Fanny was born 20 Aug 1872 in England. Her parents were Edward Kimber and Mary Stanbrook.
She had 5 brothers and sisters. They were Alice, Elizabeth, and Ellen (who were twins), Mary Ann, and one boy, Edward Charles. The twin girls died in 1870 and 1871 before Fanny was born.
They lived in a little village of Long Lane, England, about four miles from the large town of Newbury. Fanny attended school at Hermit Edge. Her father joined the church over there but her mother didn’t. Her mother did not care about the religion.
Her father wanted to come to America so badly that her mother finally consented to come with him. Her brother, Edward Charles was not very well so they consulted the doctor before making the trip. He thought he would be able to stand the trip to America, so they made immediate preparations. They came to join their father, Charles Kimber Sr., and his family, who had previously made the trip in 1868 on a sailing vessel and had settled in Grouse Creek.
The Edward Kimber family made the journey on the steamship “Wyoming” in 1879. A group of saints gathered to wish them farewell and as they were going down the gang plank they sang, “Oh, Babylon, Oh,Babylon, we bid thee farewell. We’re going to the mountains of Ephriam to dwell.” This trip was very much of an adventure, especially for the children. They were bothered with a touch of sea sickness.
They landed in America at Castle Garden, New York and came by train to Ogden, UT. They had many experiences on the train and on one occasion a mob gathered and threw eggs at the train because it was carrying Mormons.
When they arrived in Ogden, Utah, their Uncle and Aunt, Charles Kimber Jr. and Aunt Lizzie Kimber met them and brought them to Grouse Creek in the wagon. They camped for the night and the baby, Charles, became dreadfully ill. A family living in a nearby house invited Mary and the baby to come in. The next day she took a train so she could hurry with the baby in order to give him the care he needed. In spite of all they could do, he died before they reached their destination and is buried in Grouse Creek at the Kimber ranch, about 15 miles south of the main town where Charles Kimber Sr. had settled.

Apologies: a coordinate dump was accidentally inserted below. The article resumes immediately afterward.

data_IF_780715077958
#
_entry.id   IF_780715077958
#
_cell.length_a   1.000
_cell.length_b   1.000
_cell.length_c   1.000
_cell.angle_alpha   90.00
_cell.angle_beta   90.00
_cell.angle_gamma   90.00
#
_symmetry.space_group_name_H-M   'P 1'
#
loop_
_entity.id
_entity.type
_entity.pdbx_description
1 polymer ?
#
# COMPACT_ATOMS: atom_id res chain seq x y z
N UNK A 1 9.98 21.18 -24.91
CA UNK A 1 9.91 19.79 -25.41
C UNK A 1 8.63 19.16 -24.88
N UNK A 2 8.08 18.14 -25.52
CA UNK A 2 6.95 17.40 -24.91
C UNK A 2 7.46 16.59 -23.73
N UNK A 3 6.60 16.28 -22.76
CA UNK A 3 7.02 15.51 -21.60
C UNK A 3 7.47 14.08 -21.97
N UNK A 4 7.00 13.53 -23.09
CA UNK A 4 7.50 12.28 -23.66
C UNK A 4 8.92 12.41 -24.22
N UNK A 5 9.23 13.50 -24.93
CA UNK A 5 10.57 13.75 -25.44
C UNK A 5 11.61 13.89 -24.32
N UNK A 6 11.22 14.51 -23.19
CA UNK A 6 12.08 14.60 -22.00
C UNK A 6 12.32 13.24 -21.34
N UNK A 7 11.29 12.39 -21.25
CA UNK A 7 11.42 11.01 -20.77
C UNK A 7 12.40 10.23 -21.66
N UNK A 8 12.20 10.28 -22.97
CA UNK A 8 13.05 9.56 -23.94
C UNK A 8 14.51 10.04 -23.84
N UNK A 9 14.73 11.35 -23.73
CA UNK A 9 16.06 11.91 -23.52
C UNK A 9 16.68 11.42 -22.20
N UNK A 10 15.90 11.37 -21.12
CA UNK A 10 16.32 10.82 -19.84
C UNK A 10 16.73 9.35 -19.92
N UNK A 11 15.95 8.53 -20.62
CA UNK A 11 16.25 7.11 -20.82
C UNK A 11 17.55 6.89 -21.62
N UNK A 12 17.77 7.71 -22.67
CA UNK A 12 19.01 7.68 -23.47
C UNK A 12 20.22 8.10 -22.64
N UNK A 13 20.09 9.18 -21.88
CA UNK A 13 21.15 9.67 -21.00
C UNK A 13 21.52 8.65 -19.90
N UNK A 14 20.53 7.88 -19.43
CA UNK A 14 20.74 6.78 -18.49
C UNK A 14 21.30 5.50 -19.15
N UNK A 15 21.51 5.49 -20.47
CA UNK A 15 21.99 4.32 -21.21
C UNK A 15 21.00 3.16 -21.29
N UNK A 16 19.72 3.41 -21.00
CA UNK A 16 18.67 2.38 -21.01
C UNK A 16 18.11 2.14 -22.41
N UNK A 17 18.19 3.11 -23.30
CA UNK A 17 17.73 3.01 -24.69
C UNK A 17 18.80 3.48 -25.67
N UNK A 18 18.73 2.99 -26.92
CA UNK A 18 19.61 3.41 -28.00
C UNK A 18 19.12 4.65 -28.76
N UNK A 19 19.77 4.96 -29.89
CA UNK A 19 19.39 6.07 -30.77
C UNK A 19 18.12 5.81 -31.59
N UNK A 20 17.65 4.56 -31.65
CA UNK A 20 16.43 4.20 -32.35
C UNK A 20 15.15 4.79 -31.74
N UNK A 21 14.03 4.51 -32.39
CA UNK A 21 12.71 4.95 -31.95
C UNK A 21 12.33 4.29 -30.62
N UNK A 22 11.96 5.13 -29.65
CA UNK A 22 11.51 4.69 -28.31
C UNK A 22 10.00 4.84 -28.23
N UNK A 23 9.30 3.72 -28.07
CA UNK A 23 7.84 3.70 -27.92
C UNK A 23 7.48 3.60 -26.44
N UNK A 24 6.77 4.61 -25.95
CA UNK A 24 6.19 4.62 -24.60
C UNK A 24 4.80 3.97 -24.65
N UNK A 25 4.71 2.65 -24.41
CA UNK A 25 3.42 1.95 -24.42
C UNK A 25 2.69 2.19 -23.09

This left the family with three girls to start their life in a new and wonderful land. They homesteaded a farm and built a three room log home in Grouse Creek. They kept cows, pigs, chickens, and of course, horses to do their farming. They always had a flower garden whether they had any grass or not. They attended church regularly and lived each day the best way they knew.
Her father was mowing hay one time when the horses became frightened and ran away with the mowing machine, dragging him behind. He suffered a broken leg and as a result developed a limp which remained with him for the rest of his life. He always used a cane and he was also hard of hearing.
Her mother was baptized in Grouse Creek after a dam was put in the creel to back the water up. In the year 1886, the family went to the Salt Lake Temple and was sealed for time and eternity. In 1900 the family decided to move to Idaho. They made the trip in covered wagons. There were a lot of Indians in the territory at that time and they had to be on guard all the time.
They settled in Archer and built a nice home.
On June 18 1891 Fanny and William David Morgan were married and eventually had 14 Children.
Kate was born in 1892 and married Henry Ellis on November 6 1912.
Frank was born in 1872 and married Dessie Beck on May 20, 1914, just 19 days before Fanny’s death.
Belle was born in 1895 and married William Hawkes on January 12, 1915.
Ada was about 18 when Fanny died, Allie was about 15, Roy was about 16, Edna was about 13, Elda was about 11, Harold was about 9, Earl was about 7, Lillian was about 5, and Lewis was about 2.
Fanny died on June 8, 1914 in Annis, Idaho. She was carrying her 14th child and they were buried together. She passed away so young, despite the fact she was carrying her 14th child. Elda recalls that the cows had strayed into the garden. No one was around to chase them out, so Fanny came out doors. She had to go down a very small dip and up the other side to the garden but in doing so, slipped and fell on her stomach. She began to hemorrhage. One of the children rode the horse from Annis to Rigby to get the doctor, but she died before he could attend to her. The baby, a little boy, was buried in her arms.